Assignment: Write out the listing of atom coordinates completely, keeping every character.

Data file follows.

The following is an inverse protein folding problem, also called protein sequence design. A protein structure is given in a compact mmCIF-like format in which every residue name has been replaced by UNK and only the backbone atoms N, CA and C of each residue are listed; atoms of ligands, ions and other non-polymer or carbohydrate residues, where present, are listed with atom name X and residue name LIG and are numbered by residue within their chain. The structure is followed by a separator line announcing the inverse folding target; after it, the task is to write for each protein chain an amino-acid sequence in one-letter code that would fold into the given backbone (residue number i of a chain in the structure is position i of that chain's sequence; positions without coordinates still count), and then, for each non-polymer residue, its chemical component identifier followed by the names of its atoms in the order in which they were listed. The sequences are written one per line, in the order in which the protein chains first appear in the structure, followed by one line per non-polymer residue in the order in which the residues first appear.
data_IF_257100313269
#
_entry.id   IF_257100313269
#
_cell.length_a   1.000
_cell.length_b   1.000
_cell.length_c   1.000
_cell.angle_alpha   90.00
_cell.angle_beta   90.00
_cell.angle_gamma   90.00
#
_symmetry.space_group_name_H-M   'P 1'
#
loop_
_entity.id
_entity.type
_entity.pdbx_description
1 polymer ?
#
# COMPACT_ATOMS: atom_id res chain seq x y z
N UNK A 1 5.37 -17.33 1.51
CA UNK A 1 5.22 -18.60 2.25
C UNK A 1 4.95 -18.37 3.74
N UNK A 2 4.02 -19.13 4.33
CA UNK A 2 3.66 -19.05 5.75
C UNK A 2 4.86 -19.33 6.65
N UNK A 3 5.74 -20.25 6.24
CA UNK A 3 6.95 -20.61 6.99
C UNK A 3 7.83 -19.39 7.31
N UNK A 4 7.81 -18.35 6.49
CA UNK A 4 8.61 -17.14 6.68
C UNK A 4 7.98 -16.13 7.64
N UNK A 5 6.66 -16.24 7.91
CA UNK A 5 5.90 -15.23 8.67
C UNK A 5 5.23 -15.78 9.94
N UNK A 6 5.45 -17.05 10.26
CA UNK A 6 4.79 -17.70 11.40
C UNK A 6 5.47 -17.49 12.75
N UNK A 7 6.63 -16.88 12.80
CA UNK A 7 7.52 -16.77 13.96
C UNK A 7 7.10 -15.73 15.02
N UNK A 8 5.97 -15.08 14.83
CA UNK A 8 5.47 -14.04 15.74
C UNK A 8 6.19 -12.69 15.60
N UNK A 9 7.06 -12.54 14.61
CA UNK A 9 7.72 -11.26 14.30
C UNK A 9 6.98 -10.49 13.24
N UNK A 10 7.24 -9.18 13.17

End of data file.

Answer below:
The following is an inverse protein folding problem, also called protein sequence design. A protein structure is given in a compact mmCIF-like format in which every residue name has been replaced by UNK and only the backbone atoms N, CA and C of each residue are listed; atoms of ligands, ions and other non-polymer or carbohydrate residues, where present, are listed with atom name X and residue name LIG and are numbered by residue within their chain. The structure is followed by a separator line announcing the inverse folding target; after it, the task is to write for each protein chain an amino-acid sequence in one-letter code that would fold into the given backbone (residue number i of a chain in the structure is position i of that chain's sequence; positions without coordinates still count), and then, for each non-polymer residue, its chemical component identifier followed by the names of its atoms in the order in which they were listed. The sequences are written one per line, in the order in which the protein chains first appear in the structure, followed by one line per non-polymer residue in the order in which the residues first appear.
data_IF_257100313269
#
_entry.id   IF_257100313269
#
_cell.length_a   1.000
_cell.length_b   1.000
_cell.length_c   1.000
_cell.angle_alpha   90.00
_cell.angle_beta   90.00
_cell.angle_gamma   90.00
#
_symmetry.space_group_name_H-M   'P 1'
#
loop_
_entity.id
_entity.type
_entity.pdbx_description
1 polymer ?
#
# COMPACT_ATOMS: atom_id res chain seq x y z
N UNK A 1 5.37 -17.33 1.51
CA UNK A 1 5.22 -18.60 2.25
C UNK A 1 4.95 -18.37 3.74
N UNK A 2 4.02 -19.13 4.33
CA UNK A 2 3.66 -19.05 5.75
C UNK A 2 4.86 -19.33 6.65
N UNK A 3 5.74 -20.25 6.24
CA UNK A 3 6.95 -20.61 6.99
C UNK A 3 7.83 -19.39 7.31
N UNK A 4 7.81 -18.35 6.49
CA UNK A 4 8.61 -17.14 6.68
C UNK A 4 7.98 -16.13 7.64
N UNK A 5 6.66 -16.24 7.91
CA UNK A 5 5.90 -15.23 8.67
C UNK A 5 5.23 -15.78 9.94
N UNK A 6 5.45 -17.05 10.26
CA UNK A 6 4.79 -17.70 11.40
C UNK A 6 5.47 -17.49 12.75
N UNK A 7 6.63 -16.88 12.80
CA UNK A 7 7.52 -16.77 13.96
C UNK A 7 7.10 -15.73 15.02
N UNK A 8 5.97 -15.08 14.83
CA UNK A 8 5.47 -14.04 15.74
C UNK A 8 6.19 -12.69 15.60
N UNK A 9 7.06 -12.54 14.61
CA UNK A 9 7.72 -11.26 14.30
C UNK A 9 6.98 -10.49 13.24
N UNK A 10 7.24 -9.18 13.17